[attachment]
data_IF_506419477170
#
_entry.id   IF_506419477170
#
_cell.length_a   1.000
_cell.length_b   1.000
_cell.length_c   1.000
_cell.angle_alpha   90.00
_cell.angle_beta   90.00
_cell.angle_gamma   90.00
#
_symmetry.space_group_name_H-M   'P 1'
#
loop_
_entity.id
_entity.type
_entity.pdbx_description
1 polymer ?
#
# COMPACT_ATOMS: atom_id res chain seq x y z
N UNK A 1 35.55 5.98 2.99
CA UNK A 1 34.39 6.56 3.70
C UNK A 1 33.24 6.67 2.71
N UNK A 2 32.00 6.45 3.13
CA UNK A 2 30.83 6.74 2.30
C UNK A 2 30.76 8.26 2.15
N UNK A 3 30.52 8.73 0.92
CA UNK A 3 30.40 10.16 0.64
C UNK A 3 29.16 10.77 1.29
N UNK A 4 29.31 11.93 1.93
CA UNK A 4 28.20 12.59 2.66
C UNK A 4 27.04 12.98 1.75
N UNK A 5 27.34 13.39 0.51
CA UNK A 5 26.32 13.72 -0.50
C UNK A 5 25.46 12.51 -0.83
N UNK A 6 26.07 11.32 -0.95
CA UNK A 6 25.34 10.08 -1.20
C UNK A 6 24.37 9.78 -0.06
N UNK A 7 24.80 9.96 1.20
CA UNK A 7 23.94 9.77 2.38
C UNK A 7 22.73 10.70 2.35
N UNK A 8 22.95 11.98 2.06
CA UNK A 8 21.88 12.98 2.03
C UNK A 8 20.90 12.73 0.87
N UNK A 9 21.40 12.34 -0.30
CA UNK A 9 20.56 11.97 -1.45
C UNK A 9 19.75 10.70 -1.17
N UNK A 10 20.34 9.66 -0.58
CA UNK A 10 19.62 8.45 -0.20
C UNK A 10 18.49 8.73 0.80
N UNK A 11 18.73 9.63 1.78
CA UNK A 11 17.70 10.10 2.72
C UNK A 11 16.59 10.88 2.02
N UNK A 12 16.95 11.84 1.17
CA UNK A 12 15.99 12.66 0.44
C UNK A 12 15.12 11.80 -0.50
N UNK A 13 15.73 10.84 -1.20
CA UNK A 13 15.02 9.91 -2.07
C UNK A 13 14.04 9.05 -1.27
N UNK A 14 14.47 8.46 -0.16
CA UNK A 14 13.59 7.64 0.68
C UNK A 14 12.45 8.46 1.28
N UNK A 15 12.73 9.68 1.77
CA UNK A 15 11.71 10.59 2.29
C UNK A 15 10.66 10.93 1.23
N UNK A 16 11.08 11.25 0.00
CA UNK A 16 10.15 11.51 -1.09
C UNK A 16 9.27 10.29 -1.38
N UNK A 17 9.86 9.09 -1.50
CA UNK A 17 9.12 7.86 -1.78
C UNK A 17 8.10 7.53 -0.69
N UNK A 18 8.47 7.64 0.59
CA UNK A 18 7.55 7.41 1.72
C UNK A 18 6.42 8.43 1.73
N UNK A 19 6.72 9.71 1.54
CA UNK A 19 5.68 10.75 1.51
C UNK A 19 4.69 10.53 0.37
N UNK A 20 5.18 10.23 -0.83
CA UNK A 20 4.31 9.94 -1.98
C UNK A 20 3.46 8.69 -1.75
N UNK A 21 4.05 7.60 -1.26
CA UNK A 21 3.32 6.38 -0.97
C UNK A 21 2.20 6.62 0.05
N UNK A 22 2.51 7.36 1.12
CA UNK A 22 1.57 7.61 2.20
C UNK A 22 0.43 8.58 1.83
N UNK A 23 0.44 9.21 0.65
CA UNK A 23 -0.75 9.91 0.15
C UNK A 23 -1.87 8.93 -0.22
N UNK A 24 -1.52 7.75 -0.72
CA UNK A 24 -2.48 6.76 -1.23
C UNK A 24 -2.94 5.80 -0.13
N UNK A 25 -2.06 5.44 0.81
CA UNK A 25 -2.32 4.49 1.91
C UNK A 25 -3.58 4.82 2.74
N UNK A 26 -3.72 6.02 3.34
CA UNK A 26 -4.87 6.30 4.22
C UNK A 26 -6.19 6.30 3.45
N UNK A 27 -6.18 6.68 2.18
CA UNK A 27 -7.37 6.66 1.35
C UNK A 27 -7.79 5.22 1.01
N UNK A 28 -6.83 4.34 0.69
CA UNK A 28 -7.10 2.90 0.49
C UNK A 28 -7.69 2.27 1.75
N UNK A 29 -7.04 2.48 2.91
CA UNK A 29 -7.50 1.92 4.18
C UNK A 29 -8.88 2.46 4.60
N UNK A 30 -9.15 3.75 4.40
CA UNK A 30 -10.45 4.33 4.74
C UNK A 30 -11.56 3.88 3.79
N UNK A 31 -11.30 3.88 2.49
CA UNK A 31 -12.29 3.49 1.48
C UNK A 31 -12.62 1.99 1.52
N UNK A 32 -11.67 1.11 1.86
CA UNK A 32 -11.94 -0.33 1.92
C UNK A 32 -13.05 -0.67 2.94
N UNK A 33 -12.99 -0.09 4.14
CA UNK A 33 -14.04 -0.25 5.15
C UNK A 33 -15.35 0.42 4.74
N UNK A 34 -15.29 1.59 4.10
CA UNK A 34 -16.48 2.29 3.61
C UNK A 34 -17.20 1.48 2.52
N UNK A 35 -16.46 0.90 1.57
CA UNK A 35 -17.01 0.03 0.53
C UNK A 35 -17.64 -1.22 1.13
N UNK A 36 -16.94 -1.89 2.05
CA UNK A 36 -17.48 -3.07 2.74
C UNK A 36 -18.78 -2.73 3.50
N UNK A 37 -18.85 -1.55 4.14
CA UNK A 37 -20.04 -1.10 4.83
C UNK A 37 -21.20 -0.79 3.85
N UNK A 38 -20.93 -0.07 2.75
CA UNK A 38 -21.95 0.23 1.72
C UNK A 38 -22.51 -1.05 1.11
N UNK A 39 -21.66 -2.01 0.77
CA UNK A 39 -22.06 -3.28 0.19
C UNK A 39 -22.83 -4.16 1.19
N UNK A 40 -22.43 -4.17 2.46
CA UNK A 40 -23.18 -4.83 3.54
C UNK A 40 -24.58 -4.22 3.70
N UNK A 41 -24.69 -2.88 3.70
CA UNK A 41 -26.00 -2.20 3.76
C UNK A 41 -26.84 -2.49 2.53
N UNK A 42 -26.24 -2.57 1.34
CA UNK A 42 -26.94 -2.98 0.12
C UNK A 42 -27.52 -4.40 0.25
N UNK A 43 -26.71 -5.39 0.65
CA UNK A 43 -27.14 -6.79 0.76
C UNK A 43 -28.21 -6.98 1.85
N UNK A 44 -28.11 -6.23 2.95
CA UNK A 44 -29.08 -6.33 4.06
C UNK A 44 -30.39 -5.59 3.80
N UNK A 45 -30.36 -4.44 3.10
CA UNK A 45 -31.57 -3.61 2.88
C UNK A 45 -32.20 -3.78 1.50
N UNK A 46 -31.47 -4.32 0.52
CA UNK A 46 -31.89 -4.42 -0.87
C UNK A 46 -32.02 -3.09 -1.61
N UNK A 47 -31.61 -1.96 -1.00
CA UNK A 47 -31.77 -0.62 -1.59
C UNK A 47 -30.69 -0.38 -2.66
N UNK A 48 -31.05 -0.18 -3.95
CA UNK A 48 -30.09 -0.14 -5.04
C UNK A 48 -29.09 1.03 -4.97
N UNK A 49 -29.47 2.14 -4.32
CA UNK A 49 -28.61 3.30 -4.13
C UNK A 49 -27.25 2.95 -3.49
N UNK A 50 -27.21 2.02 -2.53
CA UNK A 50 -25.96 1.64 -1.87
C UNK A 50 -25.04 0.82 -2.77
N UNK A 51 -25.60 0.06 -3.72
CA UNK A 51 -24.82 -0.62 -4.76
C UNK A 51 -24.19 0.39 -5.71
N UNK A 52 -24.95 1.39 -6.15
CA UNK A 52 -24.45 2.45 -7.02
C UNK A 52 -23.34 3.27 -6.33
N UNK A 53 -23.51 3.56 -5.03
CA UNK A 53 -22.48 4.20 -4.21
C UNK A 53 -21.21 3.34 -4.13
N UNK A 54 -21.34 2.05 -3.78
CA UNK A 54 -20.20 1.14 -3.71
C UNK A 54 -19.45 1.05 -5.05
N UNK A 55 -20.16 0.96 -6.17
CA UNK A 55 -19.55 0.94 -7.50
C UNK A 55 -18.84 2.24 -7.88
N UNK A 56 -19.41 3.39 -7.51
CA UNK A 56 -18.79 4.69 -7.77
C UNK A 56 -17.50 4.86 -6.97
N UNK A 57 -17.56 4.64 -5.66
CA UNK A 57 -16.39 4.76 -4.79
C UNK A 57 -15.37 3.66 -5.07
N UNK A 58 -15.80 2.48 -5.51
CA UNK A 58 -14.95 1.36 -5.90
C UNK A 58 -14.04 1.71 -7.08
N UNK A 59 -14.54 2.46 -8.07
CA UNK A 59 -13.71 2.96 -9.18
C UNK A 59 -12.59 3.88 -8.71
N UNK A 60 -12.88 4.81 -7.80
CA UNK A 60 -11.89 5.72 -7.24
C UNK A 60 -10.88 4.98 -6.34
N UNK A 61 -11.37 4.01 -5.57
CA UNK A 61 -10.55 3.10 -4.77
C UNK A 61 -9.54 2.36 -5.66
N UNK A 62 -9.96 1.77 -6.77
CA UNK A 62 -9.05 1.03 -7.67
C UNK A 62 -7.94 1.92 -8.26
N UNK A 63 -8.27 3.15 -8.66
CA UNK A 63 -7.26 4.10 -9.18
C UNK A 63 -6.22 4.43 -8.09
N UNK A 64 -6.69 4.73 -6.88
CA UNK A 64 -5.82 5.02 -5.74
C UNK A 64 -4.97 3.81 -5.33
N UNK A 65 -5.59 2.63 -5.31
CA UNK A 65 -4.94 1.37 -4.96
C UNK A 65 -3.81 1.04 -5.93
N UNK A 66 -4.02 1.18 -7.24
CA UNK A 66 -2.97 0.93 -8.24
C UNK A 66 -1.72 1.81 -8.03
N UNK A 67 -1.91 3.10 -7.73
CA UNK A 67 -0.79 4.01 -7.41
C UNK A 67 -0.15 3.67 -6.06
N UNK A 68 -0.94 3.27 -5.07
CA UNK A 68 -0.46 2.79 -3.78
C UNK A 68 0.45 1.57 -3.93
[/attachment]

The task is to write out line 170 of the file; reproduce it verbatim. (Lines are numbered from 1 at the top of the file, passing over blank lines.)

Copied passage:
C UNK A 50 -25.04 0.82 -2.77